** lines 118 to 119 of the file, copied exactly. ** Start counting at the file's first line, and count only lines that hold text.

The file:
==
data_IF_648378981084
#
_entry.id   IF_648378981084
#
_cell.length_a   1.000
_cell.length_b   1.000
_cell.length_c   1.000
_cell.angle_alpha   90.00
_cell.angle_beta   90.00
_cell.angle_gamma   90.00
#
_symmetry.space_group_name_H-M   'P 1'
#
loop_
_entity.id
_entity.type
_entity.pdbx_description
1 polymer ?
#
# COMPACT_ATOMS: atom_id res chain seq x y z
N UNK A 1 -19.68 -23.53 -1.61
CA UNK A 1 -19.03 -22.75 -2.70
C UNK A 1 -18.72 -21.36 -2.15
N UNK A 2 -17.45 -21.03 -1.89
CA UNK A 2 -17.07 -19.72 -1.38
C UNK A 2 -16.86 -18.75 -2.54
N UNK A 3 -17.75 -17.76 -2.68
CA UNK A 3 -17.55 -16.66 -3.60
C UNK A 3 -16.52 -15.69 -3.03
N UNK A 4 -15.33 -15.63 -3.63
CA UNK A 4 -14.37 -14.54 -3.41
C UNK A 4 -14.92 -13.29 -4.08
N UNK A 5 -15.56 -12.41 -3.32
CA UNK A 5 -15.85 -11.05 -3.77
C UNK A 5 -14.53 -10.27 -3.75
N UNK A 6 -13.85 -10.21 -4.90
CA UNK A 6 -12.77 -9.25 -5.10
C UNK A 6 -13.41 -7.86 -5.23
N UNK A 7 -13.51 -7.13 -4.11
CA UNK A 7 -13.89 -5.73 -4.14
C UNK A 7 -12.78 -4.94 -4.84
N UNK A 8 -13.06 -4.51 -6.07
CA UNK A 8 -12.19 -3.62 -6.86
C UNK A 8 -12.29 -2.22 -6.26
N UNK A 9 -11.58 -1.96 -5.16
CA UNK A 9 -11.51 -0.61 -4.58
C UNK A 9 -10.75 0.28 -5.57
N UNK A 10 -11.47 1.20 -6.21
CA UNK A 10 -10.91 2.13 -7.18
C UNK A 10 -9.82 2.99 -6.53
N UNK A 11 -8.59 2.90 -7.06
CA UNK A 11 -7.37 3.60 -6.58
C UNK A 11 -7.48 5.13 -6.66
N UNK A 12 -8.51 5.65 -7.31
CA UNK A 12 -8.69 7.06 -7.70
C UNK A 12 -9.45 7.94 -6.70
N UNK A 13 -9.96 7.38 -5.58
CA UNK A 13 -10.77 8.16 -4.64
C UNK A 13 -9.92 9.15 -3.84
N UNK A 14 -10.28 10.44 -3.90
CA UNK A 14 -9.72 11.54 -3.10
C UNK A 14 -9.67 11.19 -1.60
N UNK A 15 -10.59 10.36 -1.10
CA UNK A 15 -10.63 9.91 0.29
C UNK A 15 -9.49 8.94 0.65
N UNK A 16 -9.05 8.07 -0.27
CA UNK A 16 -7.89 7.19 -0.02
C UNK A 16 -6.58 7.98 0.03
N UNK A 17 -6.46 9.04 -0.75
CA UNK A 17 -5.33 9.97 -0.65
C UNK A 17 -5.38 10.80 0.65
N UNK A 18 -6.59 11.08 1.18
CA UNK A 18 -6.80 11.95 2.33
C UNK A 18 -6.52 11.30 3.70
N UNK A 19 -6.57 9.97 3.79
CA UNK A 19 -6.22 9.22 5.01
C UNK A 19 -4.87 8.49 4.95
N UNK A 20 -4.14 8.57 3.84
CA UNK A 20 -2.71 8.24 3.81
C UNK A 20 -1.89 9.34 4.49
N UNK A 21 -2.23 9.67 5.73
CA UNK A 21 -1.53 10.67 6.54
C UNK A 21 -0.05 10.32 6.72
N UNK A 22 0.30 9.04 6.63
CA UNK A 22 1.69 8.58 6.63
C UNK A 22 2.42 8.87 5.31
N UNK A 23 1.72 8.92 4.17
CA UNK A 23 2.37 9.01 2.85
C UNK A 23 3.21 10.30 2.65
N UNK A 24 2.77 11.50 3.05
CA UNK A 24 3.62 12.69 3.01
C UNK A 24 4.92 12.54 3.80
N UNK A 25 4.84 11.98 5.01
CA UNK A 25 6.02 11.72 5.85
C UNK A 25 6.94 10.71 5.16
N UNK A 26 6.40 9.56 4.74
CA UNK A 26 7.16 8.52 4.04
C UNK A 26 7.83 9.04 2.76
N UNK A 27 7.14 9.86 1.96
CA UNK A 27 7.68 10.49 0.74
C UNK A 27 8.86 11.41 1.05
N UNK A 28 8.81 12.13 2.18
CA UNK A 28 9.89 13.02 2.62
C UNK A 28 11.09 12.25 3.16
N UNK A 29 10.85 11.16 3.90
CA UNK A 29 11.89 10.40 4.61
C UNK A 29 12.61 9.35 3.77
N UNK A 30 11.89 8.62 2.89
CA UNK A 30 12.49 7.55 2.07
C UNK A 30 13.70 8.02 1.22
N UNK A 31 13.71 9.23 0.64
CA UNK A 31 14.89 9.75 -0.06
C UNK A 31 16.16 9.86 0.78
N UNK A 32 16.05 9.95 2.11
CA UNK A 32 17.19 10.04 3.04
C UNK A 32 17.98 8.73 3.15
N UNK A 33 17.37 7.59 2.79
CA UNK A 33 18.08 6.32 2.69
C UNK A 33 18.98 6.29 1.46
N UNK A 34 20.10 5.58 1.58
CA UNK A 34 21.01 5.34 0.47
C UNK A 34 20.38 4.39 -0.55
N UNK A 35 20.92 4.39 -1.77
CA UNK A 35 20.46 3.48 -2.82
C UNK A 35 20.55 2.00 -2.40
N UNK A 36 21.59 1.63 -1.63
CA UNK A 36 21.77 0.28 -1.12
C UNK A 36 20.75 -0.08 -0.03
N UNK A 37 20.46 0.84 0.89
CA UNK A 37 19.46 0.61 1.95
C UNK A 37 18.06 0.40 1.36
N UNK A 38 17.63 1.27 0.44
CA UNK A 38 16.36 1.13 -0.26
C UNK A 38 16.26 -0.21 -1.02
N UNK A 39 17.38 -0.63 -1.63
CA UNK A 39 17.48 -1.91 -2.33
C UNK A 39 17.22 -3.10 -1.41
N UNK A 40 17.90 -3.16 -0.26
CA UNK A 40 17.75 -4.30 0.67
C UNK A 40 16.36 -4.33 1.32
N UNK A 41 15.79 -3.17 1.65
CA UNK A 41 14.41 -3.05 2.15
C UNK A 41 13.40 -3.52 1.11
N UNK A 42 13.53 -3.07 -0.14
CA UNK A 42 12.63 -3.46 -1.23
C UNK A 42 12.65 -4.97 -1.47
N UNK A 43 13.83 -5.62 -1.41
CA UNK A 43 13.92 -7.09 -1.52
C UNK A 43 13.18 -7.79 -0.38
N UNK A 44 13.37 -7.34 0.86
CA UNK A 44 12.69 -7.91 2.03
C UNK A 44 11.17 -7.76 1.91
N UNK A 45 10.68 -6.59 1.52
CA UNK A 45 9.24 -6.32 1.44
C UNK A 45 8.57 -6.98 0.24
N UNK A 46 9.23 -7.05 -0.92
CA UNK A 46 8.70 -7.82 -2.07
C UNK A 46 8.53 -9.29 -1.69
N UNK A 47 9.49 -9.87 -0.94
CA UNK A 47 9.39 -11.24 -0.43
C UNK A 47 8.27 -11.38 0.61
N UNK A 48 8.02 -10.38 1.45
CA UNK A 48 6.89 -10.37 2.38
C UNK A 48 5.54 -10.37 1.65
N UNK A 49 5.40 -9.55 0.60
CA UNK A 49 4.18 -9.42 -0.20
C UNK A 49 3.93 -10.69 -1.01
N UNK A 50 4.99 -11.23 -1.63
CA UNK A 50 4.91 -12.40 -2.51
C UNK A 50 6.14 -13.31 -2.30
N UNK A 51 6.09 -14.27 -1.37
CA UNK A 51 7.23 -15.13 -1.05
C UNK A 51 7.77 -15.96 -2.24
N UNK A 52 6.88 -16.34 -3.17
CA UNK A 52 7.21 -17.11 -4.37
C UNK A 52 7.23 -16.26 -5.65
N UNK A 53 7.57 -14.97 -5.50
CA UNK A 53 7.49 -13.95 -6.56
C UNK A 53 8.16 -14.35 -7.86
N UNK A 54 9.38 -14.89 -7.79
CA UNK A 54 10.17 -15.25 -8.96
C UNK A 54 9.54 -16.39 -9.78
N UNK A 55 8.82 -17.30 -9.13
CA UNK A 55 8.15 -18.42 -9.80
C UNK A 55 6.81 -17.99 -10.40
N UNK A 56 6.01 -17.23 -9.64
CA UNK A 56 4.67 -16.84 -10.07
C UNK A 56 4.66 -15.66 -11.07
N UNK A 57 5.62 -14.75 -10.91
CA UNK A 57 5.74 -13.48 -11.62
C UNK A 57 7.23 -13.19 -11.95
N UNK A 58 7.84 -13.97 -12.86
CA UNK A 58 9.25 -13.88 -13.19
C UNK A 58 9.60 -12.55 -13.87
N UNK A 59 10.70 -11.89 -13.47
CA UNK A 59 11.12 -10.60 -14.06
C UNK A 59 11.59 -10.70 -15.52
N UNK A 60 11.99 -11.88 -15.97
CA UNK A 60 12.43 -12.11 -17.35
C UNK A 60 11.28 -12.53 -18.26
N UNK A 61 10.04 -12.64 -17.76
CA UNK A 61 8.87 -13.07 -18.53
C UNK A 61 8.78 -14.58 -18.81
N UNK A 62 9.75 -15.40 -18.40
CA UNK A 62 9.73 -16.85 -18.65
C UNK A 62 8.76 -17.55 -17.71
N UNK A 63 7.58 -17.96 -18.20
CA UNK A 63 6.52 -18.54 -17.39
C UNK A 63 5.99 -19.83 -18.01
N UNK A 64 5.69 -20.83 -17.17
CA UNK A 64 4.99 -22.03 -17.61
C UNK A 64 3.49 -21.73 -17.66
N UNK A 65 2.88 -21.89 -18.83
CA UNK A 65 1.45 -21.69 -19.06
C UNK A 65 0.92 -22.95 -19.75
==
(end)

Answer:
CA UNK A 33 18.08 6.32 2.69
C UNK A 33 18.98 6.29 1.46